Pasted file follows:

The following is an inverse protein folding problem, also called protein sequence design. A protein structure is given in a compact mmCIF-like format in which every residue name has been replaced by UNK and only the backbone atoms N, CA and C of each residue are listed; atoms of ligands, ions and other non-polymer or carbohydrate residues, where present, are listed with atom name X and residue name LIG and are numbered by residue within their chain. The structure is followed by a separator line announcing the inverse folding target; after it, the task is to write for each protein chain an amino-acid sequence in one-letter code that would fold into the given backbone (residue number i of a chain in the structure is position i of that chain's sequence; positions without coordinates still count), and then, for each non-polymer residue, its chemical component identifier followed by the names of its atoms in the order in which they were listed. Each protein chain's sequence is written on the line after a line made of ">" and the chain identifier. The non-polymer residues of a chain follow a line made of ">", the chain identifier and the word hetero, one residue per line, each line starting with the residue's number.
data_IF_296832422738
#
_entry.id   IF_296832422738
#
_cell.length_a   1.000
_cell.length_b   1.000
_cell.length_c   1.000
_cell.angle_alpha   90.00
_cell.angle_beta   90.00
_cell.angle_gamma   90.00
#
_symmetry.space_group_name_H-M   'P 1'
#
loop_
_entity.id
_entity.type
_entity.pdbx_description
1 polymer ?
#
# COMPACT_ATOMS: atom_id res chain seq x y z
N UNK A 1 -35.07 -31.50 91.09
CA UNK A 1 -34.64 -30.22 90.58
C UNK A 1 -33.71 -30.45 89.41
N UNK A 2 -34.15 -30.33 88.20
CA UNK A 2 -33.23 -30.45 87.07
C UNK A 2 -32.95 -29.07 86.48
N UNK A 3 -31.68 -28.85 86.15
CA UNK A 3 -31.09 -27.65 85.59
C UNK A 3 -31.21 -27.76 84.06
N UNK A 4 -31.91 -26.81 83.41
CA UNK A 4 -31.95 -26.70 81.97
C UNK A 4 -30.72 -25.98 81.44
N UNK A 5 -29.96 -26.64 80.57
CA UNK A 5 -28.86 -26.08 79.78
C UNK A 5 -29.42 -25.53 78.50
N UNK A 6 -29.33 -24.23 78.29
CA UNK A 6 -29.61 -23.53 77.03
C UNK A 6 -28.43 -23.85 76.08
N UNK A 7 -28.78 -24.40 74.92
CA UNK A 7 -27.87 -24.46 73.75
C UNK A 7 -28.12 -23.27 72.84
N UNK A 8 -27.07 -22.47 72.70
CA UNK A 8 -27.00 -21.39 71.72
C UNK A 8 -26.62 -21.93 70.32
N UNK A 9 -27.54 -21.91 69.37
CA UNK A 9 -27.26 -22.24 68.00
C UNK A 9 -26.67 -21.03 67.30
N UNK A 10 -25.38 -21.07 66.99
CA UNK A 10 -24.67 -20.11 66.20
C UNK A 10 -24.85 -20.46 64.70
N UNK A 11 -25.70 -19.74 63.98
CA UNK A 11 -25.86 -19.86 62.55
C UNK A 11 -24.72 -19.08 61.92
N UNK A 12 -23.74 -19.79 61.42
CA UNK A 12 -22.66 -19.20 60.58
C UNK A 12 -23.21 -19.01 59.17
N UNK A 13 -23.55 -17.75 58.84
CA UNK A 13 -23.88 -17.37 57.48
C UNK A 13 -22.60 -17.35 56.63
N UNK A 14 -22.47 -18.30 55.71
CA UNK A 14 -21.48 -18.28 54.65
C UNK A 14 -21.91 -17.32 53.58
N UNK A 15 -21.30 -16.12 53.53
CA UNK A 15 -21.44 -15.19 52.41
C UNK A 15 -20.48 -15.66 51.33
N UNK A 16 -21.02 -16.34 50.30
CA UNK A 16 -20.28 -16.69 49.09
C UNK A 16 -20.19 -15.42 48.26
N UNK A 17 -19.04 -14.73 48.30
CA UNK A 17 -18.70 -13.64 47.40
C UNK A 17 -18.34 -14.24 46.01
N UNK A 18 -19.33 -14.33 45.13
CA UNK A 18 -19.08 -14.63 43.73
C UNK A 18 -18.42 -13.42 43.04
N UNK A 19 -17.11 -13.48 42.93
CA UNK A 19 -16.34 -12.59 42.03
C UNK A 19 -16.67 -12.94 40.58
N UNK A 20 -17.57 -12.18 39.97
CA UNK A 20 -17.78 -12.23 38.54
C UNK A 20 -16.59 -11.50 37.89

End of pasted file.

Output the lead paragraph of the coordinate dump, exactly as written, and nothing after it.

The following is an inverse protein folding problem, also called protein sequence design. A protein structure is given in a compact mmCIF-like format in which every residue name has been replaced by UNK and only the backbone atoms N, CA and C of each residue are listed; atoms of ligands, ions and other non-polymer or carbohydrate residues, where present, are listed with atom name X and residue name LIG and are numbered by residue within their chain. The structure is followed by a separator line announcing the inverse folding target; after it, the task is to write for each protein chain an amino-acid sequence in one-letter code that would fold into the given backbone (residue number i of a chain in the structure is position i of that chain's sequence; positions without coordinates still count), and then, for each non-polymer residue, its chemical component identifier followed by the names of its atoms in the order in which they were listed. Each protein chain's sequence is written on the line after a line made of ">" and the chain identifier. The non-polymer residues of a chain follow a line made of ">", the chain identifier and the word hetero, one residue per line, each line starting with the residue's number.